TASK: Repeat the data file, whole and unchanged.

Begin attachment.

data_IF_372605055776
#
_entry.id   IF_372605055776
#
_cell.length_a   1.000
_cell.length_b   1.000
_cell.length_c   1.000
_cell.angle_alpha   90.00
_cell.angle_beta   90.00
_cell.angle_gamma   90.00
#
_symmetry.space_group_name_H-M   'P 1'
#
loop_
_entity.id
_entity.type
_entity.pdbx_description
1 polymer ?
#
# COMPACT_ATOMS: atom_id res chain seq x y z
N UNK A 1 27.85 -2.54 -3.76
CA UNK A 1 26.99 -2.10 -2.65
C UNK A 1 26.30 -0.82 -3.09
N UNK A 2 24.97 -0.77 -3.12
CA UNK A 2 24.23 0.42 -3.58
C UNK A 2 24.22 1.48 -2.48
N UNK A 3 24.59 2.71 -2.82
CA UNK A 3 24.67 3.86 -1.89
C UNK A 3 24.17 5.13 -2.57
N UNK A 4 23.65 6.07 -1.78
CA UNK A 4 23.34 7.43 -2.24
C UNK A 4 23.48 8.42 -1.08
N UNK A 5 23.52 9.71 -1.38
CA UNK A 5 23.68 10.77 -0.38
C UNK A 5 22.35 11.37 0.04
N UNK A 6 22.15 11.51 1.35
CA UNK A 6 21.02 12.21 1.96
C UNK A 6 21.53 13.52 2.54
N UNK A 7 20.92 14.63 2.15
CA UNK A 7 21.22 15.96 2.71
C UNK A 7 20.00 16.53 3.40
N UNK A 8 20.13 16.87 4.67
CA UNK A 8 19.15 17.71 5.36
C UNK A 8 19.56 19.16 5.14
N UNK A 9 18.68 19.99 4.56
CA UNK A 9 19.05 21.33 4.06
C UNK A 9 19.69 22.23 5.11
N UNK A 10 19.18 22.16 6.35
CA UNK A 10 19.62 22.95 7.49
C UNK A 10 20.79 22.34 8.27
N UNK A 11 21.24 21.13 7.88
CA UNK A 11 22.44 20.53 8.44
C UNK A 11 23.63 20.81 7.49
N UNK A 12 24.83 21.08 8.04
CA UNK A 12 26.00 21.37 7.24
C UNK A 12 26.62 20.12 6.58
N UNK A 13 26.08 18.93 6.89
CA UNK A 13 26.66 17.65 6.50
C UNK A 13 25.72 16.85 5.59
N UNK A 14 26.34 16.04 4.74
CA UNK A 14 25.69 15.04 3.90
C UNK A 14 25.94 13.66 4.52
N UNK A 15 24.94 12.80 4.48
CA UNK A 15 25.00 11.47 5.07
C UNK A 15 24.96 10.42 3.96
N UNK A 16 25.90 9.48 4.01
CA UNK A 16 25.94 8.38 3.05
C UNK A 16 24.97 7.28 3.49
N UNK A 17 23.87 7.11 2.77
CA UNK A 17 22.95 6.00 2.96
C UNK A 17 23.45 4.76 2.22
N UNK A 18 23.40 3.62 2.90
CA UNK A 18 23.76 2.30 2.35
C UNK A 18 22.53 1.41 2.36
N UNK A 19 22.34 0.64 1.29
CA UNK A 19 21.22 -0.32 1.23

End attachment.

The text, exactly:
data_IF_372605055776
#
_entry.id   IF_372605055776
#
_cell.length_a   1.000
_cell.length_b   1.000
_cell.length_c   1.000
_cell.angle_alpha   90.00
_cell.angle_beta   90.00
_cell.angle_gamma   90.00
#
_symmetry.space_group_name_H-M   'P 1'
#
loop_
_entity.id
_entity.type
_entity.pdbx_description
1 polymer ?
#
# COMPACT_ATOMS: atom_id res chain seq x y z
N UNK A 1 27.85 -2.54 -3.76
CA UNK A 1 26.99 -2.10 -2.65
C UNK A 1 26.30 -0.82 -3.09
N UNK A 2 24.97 -0.77 -3.12
CA UNK A 2 24.23 0.42 -3.58
C UNK A 2 24.22 1.48 -2.48
N UNK A 3 24.59 2.71 -2.82
CA UNK A 3 24.67 3.86 -1.89
C UNK A 3 24.17 5.13 -2.57
N UNK A 4 23.65 6.07 -1.78
CA UNK A 4 23.34 7.43 -2.24
C UNK A 4 23.48 8.42 -1.08
N UNK A 5 23.52 9.71 -1.38
CA UNK A 5 23.68 10.77 -0.38
C UNK A 5 22.35 11.37 0.04
N UNK A 6 22.15 11.51 1.35
CA UNK A 6 21.02 12.21 1.96
C UNK A 6 21.53 13.52 2.54
N UNK A 7 20.92 14.63 2.15
CA UNK A 7 21.22 15.96 2.71
C UNK A 7 20.00 16.53 3.40
N UNK A 8 20.13 16.87 4.67
CA UNK A 8 19.15 17.71 5.36
C UNK A 8 19.56 19.16 5.14
N UNK A 9 18.68 19.99 4.56
CA UNK A 9 19.05 21.33 4.06
C UNK A 9 19.69 22.23 5.11
N UNK A 10 19.18 22.16 6.35
CA UNK A 10 19.62 22.95 7.49
C UNK A 10 20.79 22.34 8.27
N UNK A 11 21.24 21.13 7.88
CA UNK A 11 22.44 20.53 8.44
C UNK A 11 23.63 20.81 7.49
N UNK A 12 24.83 21.08 8.04
CA UNK A 12 26.00 21.37 7.24
C UNK A 12 26.62 20.12 6.58
N UNK A 13 26.08 18.93 6.89
CA UNK A 13 26.66 17.65 6.50
C UNK A 13 25.72 16.85 5.59
N UNK A 14 26.34 16.04 4.74
CA UNK A 14 25.69 15.04 3.90
C UNK A 14 25.94 13.66 4.52
N UNK A 15 24.94 12.80 4.48
CA UNK A 15 25.00 11.47 5.07
C UNK A 15 24.96 10.42 3.96
N UNK A 16 25.90 9.48 4.01
CA UNK A 16 25.94 8.38 3.05
C UNK A 16 24.97 7.28 3.49
N UNK A 17 23.87 7.11 2.77
CA UNK A 17 22.95 6.00 2.96
C UNK A 17 23.45 4.76 2.22
N UNK A 18 23.40 3.62 2.90
CA UNK A 18 23.76 2.30 2.35
C UNK A 18 22.53 1.41 2.36
N UNK A 19 22.34 0.64 1.29
CA UNK A 19 21.22 -0.32 1.23